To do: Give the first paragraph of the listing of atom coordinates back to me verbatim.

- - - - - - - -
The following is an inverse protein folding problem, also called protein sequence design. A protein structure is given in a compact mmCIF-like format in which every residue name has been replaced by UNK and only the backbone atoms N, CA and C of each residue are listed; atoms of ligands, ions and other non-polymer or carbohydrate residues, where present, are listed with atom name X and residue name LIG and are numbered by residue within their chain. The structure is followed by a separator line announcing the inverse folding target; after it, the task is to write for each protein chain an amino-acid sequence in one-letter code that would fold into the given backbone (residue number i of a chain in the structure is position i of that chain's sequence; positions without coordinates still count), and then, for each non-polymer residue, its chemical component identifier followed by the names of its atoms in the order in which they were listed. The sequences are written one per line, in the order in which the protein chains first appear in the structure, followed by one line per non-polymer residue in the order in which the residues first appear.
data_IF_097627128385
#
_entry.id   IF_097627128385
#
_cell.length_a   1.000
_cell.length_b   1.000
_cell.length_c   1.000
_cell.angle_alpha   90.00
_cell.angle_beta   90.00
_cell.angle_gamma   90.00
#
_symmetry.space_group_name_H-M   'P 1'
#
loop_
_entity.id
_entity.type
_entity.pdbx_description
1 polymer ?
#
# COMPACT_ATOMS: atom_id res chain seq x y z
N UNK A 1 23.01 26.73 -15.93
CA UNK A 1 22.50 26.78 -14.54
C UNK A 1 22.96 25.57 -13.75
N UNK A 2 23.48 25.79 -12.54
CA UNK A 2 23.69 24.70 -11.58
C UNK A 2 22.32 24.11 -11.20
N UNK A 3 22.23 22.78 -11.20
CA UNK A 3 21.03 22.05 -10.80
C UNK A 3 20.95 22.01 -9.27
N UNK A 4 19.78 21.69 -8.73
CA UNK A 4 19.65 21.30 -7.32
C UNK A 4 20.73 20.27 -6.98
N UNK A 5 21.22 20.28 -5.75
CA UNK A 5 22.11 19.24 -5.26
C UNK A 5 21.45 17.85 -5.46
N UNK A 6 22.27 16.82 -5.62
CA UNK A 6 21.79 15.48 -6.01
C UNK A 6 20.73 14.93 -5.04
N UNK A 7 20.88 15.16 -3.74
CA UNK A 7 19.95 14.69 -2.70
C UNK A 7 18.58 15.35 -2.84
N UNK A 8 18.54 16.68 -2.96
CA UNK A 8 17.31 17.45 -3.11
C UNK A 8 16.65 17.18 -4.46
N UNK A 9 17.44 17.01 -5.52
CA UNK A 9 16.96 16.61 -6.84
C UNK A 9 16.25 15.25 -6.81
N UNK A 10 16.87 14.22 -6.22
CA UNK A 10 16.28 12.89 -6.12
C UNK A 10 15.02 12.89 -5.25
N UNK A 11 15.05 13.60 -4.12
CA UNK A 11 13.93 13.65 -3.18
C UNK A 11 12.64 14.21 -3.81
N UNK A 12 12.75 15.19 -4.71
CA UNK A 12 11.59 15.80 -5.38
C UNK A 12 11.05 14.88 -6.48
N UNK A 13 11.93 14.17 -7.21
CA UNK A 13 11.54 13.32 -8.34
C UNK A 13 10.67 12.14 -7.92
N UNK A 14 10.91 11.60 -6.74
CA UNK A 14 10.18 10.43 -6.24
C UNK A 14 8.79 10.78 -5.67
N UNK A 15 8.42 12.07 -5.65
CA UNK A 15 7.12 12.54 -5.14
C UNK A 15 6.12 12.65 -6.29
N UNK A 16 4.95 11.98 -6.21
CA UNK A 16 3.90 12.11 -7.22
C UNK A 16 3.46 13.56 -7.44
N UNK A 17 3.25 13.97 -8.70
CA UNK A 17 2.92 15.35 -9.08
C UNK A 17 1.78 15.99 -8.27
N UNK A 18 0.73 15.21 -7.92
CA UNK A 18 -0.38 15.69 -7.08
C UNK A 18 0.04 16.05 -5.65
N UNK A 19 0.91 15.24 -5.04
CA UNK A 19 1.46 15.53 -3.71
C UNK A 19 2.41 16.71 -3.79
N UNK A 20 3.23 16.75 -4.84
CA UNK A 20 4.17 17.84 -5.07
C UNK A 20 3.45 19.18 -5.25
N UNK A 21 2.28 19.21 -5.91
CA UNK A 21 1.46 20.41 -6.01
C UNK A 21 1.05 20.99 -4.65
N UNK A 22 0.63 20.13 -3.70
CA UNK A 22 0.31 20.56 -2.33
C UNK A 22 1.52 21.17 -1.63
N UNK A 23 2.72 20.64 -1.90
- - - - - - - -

The following is an inverse protein folding problem, also called protein sequence design. A protein structure is given in a compact mmCIF-like format in which every residue name has been replaced by UNK and only the backbone atoms N, CA and C of each residue are listed; atoms of ligands, ions and other non-polymer or carbohydrate residues, where present, are listed with atom name X and residue name LIG and are numbered by residue within their chain. The structure is followed by a separator line announcing the inverse folding target; after it, the task is to write for each protein chain an amino-acid sequence in one-letter code that would fold into the given backbone (residue number i of a chain in the structure is position i of that chain's sequence; positions without coordinates still count), and then, for each non-polymer residue, its chemical component identifier followed by the names of its atoms in the order in which they were listed. The sequences are written one per line, in the order in which the protein chains first appear in the structure, followed by one line per non-polymer residue in the order in which the residues first appear.